In the 1979 film The Frisco Kid, Gene Wilder and Harrison Ford star as, respectively, a greenhorn Polish rabbi and an American bank robber who together make their way from Philadelphia to San Francisco. The musicologist and composer Velvel Pasternak relates his brief stint as the movie’s wardrobe consultant, tasked with obtaining some ḥasidic garments, including a tall hat trimmed with beaver pelts known in Yiddish as a biber-hitl:
At the time, the central shopping area for ḥasidic clothing was in the Williamsburg section of Brooklyn. On a Monday morning, two weeks before the beginning of the High Holy Days, without thinking carefully, I dressed in a Pierre Cardin brown checked suit, and a wide-brimmed brown hat complete with colorful feather, and drove to Brooklyn. It was the height of the pre-holiday shopping season, and, as I entered the narrow Selko Hat Store, I saw the proprietress assisting eight Ḥasidim, who were busily engaged in trying on hats. . .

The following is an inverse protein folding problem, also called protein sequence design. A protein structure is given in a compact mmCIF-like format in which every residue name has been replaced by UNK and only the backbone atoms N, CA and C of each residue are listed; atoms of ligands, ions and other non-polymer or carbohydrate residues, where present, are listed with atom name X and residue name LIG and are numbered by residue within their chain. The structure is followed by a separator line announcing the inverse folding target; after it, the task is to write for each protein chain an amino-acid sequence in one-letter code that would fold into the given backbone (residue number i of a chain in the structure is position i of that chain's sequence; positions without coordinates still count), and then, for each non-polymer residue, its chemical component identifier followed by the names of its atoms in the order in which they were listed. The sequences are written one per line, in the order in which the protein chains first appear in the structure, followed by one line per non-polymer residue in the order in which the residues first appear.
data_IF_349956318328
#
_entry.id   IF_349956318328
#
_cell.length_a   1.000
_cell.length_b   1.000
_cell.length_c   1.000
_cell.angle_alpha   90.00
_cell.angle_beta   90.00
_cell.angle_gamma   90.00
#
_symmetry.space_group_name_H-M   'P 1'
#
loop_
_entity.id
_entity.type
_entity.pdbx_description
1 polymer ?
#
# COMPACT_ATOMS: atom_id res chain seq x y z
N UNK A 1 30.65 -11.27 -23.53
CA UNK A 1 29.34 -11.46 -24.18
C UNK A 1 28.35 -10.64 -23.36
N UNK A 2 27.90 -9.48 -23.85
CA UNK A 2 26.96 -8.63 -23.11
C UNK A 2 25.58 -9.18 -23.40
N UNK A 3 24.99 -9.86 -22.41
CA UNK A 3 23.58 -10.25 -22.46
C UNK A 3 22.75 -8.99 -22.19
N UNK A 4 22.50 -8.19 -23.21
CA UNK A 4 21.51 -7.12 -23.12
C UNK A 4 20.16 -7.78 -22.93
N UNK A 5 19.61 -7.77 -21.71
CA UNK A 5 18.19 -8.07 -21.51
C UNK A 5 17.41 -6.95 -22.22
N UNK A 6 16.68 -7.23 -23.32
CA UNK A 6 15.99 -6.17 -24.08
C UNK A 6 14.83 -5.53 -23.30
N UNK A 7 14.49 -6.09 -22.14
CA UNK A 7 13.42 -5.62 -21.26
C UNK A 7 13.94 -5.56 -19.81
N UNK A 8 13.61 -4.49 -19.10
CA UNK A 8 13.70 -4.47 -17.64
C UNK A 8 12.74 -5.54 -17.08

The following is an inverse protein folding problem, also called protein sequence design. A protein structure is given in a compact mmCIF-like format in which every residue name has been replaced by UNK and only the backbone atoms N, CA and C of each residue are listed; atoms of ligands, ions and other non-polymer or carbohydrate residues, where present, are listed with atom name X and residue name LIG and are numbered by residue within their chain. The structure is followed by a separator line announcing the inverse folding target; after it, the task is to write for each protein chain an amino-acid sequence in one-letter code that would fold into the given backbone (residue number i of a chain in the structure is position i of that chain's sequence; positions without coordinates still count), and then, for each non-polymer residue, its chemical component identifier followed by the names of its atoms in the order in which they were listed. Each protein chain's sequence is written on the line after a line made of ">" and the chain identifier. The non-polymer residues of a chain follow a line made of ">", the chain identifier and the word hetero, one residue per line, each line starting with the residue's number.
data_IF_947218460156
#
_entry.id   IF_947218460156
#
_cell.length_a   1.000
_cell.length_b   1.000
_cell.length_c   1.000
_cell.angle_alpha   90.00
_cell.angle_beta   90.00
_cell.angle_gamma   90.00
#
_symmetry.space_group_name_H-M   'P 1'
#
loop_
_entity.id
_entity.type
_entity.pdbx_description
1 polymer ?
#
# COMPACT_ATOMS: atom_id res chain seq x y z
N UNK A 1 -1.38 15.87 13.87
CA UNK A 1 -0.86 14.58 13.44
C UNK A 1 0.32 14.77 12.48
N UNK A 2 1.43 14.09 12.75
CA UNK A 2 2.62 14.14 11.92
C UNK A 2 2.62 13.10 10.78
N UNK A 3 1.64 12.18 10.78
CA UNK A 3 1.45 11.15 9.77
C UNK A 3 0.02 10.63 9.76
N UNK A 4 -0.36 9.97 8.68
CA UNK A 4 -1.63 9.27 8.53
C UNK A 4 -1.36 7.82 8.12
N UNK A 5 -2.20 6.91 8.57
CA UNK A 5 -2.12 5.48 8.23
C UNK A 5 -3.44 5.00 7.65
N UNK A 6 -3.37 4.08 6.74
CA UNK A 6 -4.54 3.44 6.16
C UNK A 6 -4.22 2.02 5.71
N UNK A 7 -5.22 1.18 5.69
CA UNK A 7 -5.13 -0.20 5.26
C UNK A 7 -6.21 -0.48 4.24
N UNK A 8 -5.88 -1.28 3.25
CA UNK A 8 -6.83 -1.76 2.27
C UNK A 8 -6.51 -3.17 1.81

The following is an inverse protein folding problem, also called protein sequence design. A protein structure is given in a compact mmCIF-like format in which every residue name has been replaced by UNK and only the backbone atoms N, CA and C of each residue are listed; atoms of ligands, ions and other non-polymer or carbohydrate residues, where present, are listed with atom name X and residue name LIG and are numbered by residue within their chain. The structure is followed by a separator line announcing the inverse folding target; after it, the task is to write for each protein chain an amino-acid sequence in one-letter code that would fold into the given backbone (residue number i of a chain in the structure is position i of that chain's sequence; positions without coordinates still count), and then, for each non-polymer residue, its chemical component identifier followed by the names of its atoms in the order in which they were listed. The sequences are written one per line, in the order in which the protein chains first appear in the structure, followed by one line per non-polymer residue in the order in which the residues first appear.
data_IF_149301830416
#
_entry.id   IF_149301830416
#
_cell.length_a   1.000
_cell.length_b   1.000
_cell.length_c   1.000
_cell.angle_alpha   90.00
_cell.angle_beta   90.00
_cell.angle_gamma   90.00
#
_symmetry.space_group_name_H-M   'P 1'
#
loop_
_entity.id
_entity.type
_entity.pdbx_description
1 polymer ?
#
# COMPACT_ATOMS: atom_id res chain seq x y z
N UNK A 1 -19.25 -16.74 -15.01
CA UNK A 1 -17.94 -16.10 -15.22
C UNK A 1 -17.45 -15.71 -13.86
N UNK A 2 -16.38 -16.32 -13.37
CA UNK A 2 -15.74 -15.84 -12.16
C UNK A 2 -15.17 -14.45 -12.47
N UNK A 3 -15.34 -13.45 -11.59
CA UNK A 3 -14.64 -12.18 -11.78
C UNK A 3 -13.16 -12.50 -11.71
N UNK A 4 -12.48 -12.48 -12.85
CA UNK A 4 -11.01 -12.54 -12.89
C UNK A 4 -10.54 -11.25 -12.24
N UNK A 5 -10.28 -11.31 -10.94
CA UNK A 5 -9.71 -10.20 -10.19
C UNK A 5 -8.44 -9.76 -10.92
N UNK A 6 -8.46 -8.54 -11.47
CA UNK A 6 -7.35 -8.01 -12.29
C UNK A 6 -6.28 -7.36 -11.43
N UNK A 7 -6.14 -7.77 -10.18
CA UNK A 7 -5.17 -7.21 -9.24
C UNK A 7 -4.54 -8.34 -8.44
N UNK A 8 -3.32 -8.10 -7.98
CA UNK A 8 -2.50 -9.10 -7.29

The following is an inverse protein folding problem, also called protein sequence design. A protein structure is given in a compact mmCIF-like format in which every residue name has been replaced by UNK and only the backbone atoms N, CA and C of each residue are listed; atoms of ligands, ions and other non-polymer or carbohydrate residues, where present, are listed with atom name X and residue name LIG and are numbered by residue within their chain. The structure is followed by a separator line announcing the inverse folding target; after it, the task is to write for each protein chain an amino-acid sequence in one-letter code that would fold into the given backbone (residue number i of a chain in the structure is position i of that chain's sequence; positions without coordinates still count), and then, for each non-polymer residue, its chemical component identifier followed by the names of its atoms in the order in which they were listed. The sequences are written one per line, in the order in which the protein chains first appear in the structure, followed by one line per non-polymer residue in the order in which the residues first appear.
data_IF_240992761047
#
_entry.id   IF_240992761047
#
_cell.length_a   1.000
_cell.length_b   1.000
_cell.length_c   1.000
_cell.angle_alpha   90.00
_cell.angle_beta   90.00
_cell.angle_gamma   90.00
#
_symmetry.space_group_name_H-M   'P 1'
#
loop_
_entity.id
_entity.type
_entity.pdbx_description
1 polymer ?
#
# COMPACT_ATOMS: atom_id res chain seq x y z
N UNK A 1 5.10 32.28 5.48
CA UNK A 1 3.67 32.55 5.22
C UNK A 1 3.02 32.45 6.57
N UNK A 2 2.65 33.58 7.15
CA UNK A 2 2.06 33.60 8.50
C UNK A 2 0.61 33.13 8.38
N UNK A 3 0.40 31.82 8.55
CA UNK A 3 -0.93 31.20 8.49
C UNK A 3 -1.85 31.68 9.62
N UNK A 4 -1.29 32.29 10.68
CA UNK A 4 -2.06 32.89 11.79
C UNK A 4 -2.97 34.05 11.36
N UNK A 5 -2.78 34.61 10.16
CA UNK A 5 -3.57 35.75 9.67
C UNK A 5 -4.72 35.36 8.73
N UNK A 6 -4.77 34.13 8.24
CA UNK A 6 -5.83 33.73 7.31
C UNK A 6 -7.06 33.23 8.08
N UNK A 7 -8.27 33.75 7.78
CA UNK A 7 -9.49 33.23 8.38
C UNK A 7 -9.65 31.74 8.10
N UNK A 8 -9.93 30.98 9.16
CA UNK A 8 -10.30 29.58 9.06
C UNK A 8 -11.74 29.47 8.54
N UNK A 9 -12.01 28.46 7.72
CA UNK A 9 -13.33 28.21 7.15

I approached her and said: “I would like to see a Polish-style biber hat in size seven and also in size seven-and-a-quarter.” (The studio had asked for a second hat needed for the understudy.) She gave me a strange look but went up a ladder and brought down two boxes. By this time, I had caught the attention of the Ḥasidim. With large grins, they left an open path to the mirror, and placing myself squarely in front of it, I removed one of the hats from its box. Aside from the ludicrous picture I must have created by trying on a biber hat while wearing a Pierre Cardin brown checked suit, neither hat was my size. . . .
While the film was being shot, I had the opportunity to answer several questions about Hasidim that others could not answer. I responded to such queries as, “Mr. Pasternak, is it proper for a Ḥasid to wear a shtreimel while traveling across the Rockies on a horse?” In addition, I gave Hollywood two pieces of unsolicited advice. It was not realistic, I informed the studio, that a ḥasidic rabbi, or any Orthodox rabbi for that matter, would dance with his future bride in public. I also advised them that in keeping with the subject of the film, the music score should, at the very least, have some elements of ḥasidic or East European Jewish motifs. Both of my suggestions were ignored. In the final scene, the rabbi danced with his bride-to-be, and the music was in lush Hollywood style.